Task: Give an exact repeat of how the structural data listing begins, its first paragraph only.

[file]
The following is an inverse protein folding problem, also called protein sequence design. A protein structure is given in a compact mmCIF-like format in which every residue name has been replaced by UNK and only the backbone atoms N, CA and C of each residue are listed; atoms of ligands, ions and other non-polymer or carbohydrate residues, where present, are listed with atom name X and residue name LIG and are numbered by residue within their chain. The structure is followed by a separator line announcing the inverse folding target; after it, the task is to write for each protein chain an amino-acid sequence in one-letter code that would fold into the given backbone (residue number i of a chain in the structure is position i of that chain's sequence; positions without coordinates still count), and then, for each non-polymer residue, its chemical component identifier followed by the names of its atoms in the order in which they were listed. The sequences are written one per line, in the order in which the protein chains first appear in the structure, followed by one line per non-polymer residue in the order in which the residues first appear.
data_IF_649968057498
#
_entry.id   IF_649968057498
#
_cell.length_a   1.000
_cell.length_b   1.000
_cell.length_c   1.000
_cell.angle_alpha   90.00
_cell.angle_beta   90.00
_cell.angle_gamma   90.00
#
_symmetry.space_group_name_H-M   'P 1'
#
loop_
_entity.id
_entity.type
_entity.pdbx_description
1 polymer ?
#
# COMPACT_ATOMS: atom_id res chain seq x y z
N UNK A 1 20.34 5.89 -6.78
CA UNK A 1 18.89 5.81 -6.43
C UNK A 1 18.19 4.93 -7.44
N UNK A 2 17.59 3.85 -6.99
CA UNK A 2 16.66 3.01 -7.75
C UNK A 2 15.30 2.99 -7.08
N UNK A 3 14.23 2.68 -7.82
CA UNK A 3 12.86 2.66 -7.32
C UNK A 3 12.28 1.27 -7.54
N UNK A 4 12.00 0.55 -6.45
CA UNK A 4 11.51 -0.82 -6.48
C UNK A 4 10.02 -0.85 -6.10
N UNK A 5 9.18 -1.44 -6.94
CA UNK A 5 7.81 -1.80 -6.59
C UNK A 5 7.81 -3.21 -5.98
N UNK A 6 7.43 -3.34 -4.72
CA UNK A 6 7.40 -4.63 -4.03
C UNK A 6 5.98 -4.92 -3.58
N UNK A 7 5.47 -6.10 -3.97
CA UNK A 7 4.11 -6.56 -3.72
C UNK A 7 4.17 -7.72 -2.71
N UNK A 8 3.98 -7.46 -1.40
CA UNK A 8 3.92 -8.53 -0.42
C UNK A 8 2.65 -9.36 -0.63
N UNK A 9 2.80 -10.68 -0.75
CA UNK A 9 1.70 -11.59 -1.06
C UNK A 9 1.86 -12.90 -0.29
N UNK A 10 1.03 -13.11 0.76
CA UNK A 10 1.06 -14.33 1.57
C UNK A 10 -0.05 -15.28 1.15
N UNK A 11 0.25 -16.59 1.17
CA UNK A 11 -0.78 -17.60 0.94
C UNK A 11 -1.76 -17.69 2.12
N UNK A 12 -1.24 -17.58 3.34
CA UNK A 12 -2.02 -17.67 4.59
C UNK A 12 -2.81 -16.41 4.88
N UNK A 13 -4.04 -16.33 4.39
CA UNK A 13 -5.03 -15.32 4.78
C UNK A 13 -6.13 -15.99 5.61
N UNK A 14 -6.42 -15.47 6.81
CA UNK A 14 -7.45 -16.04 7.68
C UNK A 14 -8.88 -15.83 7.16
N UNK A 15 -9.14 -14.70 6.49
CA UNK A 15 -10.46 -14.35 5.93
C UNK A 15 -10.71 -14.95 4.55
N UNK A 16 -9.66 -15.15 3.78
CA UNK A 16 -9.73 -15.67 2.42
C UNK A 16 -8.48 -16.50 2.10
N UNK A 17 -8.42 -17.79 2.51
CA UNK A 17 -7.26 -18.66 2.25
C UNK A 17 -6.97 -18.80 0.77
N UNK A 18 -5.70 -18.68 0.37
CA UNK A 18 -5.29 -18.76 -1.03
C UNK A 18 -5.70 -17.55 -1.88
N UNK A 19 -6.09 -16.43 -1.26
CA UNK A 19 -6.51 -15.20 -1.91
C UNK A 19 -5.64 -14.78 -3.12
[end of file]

The following is an inverse protein folding problem, also called protein sequence design. A protein structure is given in a compact mmCIF-like format in which every residue name has been replaced by UNK and only the backbone atoms N, CA and C of each residue are listed; atoms of ligands, ions and other non-polymer or carbohydrate residues, where present, are listed with atom name X and residue name LIG and are numbered by residue within their chain. The structure is followed by a separator line announcing the inverse folding target; after it, the task is to write for each protein chain an amino-acid sequence in one-letter code that would fold into the given backbone (residue number i of a chain in the structure is position i of that chain's sequence; positions without coordinates still count), and then, for each non-polymer residue, its chemical component identifier followed by the names of its atoms in the order in which they were listed. The sequences are written one per line, in the order in which the protein chains first appear in the structure, followed by one line per non-polymer residue in the order in which the residues first appear.